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September 30, 2014 at 10:17 AM

Watchdog: SPD wasted more than $1M in excessive overtime

Seattle police wasted more than $1 million in overtime last year because of lax management controls relating to training, the department’s internal watchdog reported Tuesday.

A significant portion of the overtime was linked to compliance with a 2012 federal consent decree to curb excessive force and biased policing, even though no training plan related to the agreement had been submitted to a federal monitor tracking the reforms, Pierce Murphy, director of the department’s Office of Professional Accountability (OPA) wrote in scathing six-page report posted on the OPA’s website.

The special report found that, in a mismanaged rush to get out from under the consent decree as soon as possible, training officers in some cases earned overtime on the same day that leave was taken; on days off and for more hours than possible in a 24-hour period.

Murphy blamed the failures on management actions in declining to sustain misconduct findings against any individual officers.

Instead, the department as an organization should “be held accountable for this failure to control overtime spending,” Murphy wrote.

Except for basic and speciality training, the money spent produced “little of value” in regard to the effectiveness of the department or move it closer to compliance with the consent decree, the report said.

The report stemmed from an anonymous complaint to the OPA in January.

“Today’s special report from the Office of Professional Accountability is another example of the gross mismanagement of the Police Department we saw during the McGinn administration,” Seattle City Council President Tim Burgess said in a statement Tuesday that referred to former Seattle Mayor Mike McGinn. “This one cost the taxpayers of Seattle more than a million dollars.”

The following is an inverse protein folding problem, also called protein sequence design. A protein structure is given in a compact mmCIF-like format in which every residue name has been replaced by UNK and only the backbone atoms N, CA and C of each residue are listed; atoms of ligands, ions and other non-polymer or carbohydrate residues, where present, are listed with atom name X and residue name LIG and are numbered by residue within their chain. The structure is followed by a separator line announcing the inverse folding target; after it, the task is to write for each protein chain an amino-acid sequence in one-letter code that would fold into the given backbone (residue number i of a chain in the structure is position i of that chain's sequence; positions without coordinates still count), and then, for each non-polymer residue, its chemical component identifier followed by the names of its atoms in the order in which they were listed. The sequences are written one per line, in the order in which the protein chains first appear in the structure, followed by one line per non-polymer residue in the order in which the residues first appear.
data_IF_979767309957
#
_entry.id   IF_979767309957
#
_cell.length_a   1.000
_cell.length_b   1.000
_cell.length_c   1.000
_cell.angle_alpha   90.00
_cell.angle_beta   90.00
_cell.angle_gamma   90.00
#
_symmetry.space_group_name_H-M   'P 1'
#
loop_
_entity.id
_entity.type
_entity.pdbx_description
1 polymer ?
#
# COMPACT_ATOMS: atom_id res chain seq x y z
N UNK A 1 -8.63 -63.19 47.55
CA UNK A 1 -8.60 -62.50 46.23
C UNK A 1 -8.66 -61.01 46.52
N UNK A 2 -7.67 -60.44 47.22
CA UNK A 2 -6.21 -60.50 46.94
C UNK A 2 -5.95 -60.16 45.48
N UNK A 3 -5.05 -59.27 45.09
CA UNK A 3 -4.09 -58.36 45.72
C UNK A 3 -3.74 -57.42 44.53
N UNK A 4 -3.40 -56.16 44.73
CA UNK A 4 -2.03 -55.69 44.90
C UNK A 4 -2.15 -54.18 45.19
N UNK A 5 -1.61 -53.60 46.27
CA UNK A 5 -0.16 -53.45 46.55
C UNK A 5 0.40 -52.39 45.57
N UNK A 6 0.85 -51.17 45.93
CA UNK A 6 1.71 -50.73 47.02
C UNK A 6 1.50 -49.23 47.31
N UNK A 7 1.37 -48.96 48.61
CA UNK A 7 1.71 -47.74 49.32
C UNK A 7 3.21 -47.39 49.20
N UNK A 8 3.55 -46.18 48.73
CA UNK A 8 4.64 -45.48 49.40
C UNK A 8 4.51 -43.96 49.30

McGinn lost a re-election bid last year to Ed Murray, who became mayor in January.

Throughout 2013, the Police Department was headed by former Chief John Diaz and former Interim Chief Jim Pugel, who now is the No. 2 ranking deputy in the King County Sheriff’s Office. Former Boston Police Commissioner Kathleen O’Toole was sworn in as chief in June.

“It was clear to the Council last year that there was little internal management of the Police Department designed to increase policing effectiveness or to use resources in the most efficient way possible,” Burgess said in statement. “That’s why we set aside $500,000 for the new Chief of Police to conduct an independent management review and resource deployment assessment of the entire Department. We eagerly await her findings. As I’ve said before, I cannot support large increases to the Police Department’s budget until it proves it can manage its current resources and personnel effectively.

“I applaud the internal whistleblower who stepped forward and reported the pattern of overtime abuse and mismanagement that has now been documented,” Burgess wrote. “He or she deserves our gratitude.”

In his report, Murphy recommended to O’Toole that she take immediate steps to ensure adequate oversight of budget compliance and overtime controls.

O’Toole also should ask the City Auditor to conduct an audit of the training unit and provide recommendations for improvements, Murphy wrote.

Without delay, Murphy wrote, O’Toole should implement any recommendations from the auditor that would likely improve accountability.

O’Toole said Tuesday that she was drafting a request to the auditor.

Comments | More in General news, Government, The Blotter | Topics: Office of Professional Accountability, Overtime pay, Seattle Police Department

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